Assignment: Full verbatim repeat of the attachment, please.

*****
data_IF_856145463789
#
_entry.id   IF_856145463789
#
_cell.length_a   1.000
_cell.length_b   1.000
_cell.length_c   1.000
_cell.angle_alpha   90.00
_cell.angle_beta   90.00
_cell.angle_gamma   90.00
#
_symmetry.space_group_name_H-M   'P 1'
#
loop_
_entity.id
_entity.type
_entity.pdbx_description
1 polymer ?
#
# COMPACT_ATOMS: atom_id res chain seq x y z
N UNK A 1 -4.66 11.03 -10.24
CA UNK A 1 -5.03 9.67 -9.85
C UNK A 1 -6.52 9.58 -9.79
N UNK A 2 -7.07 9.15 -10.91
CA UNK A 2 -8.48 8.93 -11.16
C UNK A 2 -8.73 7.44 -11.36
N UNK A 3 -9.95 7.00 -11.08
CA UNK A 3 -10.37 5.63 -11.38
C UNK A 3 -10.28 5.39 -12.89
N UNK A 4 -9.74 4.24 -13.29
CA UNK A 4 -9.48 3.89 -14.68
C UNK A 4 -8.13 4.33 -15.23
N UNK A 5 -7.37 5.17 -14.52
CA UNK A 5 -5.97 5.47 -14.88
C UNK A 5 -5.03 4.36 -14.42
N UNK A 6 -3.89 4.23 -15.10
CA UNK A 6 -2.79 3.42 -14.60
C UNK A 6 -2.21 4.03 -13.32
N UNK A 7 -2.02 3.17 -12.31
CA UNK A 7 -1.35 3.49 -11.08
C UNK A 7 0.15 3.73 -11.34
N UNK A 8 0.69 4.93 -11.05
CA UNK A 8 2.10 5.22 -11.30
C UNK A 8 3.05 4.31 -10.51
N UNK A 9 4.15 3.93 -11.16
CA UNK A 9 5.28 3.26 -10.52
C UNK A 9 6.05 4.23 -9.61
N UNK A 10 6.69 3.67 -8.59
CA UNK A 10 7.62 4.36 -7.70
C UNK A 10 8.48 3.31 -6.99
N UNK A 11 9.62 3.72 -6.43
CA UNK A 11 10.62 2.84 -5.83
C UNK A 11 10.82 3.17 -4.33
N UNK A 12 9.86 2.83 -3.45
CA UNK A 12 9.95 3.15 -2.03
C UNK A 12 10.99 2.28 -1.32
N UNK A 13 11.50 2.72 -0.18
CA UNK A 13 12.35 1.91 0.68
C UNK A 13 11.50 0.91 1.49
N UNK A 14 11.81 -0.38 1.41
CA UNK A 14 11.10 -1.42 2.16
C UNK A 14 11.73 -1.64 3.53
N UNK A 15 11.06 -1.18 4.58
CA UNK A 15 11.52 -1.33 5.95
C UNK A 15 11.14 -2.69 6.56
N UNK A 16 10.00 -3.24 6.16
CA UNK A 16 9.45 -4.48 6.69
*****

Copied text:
data_IF_856145463789
#
_entry.id   IF_856145463789
#
_cell.length_a   1.000
_cell.length_b   1.000
_cell.length_c   1.000
_cell.angle_alpha   90.00
_cell.angle_beta   90.00
_cell.angle_gamma   90.00
#
_symmetry.space_group_name_H-M   'P 1'
#
loop_
_entity.id
_entity.type
_entity.pdbx_description
1 polymer ?
#
# COMPACT_ATOMS: atom_id res chain seq x y z
N UNK A 1 -4.66 11.03 -10.24
CA UNK A 1 -5.03 9.67 -9.85
C UNK A 1 -6.52 9.58 -9.79
N UNK A 2 -7.07 9.15 -10.91
CA UNK A 2 -8.48 8.93 -11.16
C UNK A 2 -8.73 7.44 -11.36
N UNK A 3 -9.95 7.00 -11.08
CA UNK A 3 -10.37 5.63 -11.38
C UNK A 3 -10.28 5.39 -12.89
N UNK A 4 -9.74 4.24 -13.29
CA UNK A 4 -9.48 3.89 -14.68
C UNK A 4 -8.13 4.33 -15.23
N UNK A 5 -7.37 5.17 -14.52
CA UNK A 5 -5.97 5.47 -14.88
C UNK A 5 -5.03 4.36 -14.42
N UNK A 6 -3.89 4.23 -15.10
CA UNK A 6 -2.79 3.42 -14.60
C UNK A 6 -2.21 4.03 -13.32
N UNK A 7 -2.02 3.17 -12.31
CA UNK A 7 -1.35 3.49 -11.08
C UNK A 7 0.15 3.73 -11.34
N UNK A 8 0.69 4.93 -11.05
CA UNK A 8 2.10 5.22 -11.30
C UNK A 8 3.05 4.31 -10.51
N UNK A 9 4.15 3.93 -11.16
CA UNK A 9 5.28 3.26 -10.52
C UNK A 9 6.05 4.23 -9.61
N UNK A 10 6.69 3.67 -8.59
CA UNK A 10 7.62 4.36 -7.70
C UNK A 10 8.48 3.31 -6.99
N UNK A 11 9.62 3.72 -6.43
CA UNK A 11 10.62 2.84 -5.83
C UNK A 11 10.82 3.17 -4.33
N UNK A 12 9.86 2.83 -3.45
CA UNK A 12 9.95 3.15 -2.03
C UNK A 12 10.99 2.28 -1.32
N UNK A 13 11.50 2.72 -0.18
CA UNK A 13 12.35 1.91 0.68
C UNK A 13 11.50 0.91 1.49
N UNK A 14 11.81 -0.38 1.41
CA UNK A 14 11.10 -1.42 2.16
C UNK A 14 11.73 -1.64 3.53
N UNK A 15 11.06 -1.18 4.58
CA UNK A 15 11.52 -1.33 5.95
C UNK A 15 11.14 -2.69 6.56
N UNK A 16 10.00 -3.24 6.16
CA UNK A 16 9.45 -4.48 6.69